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Destination content © Christopher P. Baker, used from Moon Handbooks Costa Rica, 5th edition.
Few volcanoes allow you to drive all the way to the rim. Poás does--well, at least to within 300 meters, where a short stroll puts you at the very edge of one of the world's largest active craters (1.5 km wide). The viewing terrace gives a bird's-eye view not only 320 meters down into the hellish bowels of the volcano, with its greenish sulfuric pool, but also magnificently down over the northern lowlands.

Poás (2,708 meters) is a restless giant with a 40-year active cycle. It erupted moderately in the early 1950s and was briefly active in 1989, when the access road was closed, and again in May 1994, when the park was temporarily closed. In July and August 1994, it rumbled dramatically. The park is frequently closed to visitors because of pungent and irritating sulfur gas emissions--many plants bear the scars of acid attacks.

Over the millennia it has vented its anger through three craters. Two now slumber under a blanket of vegetation; one even cradles a lake. But the main crater bubbles persistently with active fumaroles and a simmering lake. The sulfuric pool frequently changes hues and emits a geyser up to 200 meters into the steam-laden air. The water level of the lake has gone down about 15 meters during the past decade, one of several indications of a possible impending eruption. In the 1950s a small eruption pushed up a new cone on the crater floor; the cone is now 200 feet high and still puffing.

Oft as not it is foggy up here and mist floats like an apparition through the dwarf cloud forest draped with bromeliads and mosses. Clouds usually form midmorning. Plan an early-morning arrival to enhance your chances of a cloud-free visit. Temperatures vary widely. On a sunny day it can be 21° C (70° F). On a cloudy day, it is normally bitterly cold and windy at the crater rim. Dress accordingly.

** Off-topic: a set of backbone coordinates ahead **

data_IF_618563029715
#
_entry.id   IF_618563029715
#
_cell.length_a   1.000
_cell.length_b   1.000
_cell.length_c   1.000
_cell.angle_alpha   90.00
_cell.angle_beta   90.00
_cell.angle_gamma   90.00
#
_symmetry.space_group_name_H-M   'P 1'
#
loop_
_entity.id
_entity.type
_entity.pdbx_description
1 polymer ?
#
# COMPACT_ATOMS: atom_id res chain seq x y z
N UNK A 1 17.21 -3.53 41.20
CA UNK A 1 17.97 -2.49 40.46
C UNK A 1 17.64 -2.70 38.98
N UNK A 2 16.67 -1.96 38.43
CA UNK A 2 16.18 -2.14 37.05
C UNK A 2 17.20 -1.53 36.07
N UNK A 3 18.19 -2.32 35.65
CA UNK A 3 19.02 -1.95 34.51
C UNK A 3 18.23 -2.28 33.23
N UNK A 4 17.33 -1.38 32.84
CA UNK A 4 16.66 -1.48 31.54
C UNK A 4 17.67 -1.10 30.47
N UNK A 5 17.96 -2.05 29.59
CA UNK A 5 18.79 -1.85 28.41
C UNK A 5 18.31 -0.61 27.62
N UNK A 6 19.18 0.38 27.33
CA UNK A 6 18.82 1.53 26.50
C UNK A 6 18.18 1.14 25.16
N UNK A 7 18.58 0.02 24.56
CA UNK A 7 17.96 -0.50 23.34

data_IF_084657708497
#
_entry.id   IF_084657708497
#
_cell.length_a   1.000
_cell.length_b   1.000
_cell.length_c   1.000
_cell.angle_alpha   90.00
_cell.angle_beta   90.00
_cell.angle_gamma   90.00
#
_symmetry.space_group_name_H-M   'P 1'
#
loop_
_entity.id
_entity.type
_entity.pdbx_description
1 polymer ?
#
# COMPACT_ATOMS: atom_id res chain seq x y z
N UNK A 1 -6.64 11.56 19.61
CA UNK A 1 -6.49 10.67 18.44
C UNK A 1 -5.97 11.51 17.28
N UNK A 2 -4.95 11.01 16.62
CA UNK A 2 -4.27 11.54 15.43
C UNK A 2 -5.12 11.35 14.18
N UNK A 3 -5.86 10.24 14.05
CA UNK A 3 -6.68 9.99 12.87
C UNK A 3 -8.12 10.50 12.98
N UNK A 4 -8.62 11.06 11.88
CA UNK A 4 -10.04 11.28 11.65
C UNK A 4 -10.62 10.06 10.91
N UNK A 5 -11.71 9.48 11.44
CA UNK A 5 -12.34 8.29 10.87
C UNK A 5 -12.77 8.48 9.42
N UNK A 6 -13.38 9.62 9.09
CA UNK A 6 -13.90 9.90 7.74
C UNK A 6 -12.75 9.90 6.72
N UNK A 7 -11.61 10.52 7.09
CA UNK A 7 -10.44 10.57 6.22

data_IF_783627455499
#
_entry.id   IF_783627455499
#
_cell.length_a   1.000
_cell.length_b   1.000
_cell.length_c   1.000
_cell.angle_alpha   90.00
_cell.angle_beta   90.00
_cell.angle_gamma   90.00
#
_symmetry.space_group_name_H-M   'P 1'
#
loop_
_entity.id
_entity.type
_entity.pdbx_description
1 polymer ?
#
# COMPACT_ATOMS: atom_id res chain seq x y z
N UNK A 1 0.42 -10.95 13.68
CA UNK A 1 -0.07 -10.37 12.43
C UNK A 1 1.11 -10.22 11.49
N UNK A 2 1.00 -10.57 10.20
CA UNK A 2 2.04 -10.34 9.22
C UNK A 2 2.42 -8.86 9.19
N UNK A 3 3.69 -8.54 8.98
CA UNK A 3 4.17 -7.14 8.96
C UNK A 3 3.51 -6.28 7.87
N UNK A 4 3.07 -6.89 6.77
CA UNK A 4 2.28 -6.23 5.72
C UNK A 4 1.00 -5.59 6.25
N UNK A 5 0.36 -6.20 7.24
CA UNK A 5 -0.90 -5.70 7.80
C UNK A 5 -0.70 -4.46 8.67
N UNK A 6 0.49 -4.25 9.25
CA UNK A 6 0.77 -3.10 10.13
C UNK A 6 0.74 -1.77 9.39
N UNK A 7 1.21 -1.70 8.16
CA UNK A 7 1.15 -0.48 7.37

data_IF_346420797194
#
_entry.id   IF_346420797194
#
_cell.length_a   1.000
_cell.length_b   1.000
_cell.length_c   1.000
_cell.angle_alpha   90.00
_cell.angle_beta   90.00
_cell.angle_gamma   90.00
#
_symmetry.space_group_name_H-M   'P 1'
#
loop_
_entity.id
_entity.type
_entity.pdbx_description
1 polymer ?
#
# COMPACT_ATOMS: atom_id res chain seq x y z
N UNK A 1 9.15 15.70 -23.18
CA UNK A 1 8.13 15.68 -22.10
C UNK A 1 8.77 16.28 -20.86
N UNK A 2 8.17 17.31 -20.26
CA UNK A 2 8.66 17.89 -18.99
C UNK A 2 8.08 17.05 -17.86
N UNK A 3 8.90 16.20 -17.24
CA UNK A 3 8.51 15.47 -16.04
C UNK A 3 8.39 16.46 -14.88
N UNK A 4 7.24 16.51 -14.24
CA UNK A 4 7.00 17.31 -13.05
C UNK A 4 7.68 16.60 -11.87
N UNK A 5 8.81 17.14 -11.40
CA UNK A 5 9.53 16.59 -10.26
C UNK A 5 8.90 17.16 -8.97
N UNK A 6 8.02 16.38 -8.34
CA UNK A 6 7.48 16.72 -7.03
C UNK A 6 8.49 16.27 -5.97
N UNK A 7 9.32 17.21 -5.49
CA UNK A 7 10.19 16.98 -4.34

Poás is popular on weekends with local Ticos who arrive by the busload with their blaring radios. Visit midweek if possible.

The Botos Trail just before the viewing platform leads to an extinct crater filled with a cold-water lake--Botos. This and the Escalonia Trail, which begins at the picnic area, provide for pleasant hikes. The park protects the headwaters of several important rivers, and the dense forests are home to emerald toucanets, coyotes, resplendent quetzals, sooty robins, hummingbirds, frogs, and the Poás squirrel, which is endemic to the volcano.

Information and Services
Poás National Park, is the most developed within the Costa Rican park system. It offers ample parking, toilets, and an exhibit hall and auditorium, where audiovisual presentations are given on Sunday. Upstairs is the Heliconia Nature Store run by the Fundación Neotrópica, plus the pleasant Café Botos, serving coffees, cappuccinos, and snacks such as muffins, sandwiches, and pizzas. There's wheelchair access to the exhibits and trails.

The park has no accommodations, and camping is not permitted.

Most tour operators in San José offer day trips to Poás. Many arrive fairly late in the morning, which reduces the chances of seeing anything before the clouds set in. Try to get a tour that arrives no later than 10 a.m.

This is an small excerpt from Moon Handbooks Costa Rica. CentralAmerica.Com highly recommends that you enhance your vacation by taking a copy of Moon's comprehensive Handbook with you. For more information visit the Moon Handbooks page on this site.

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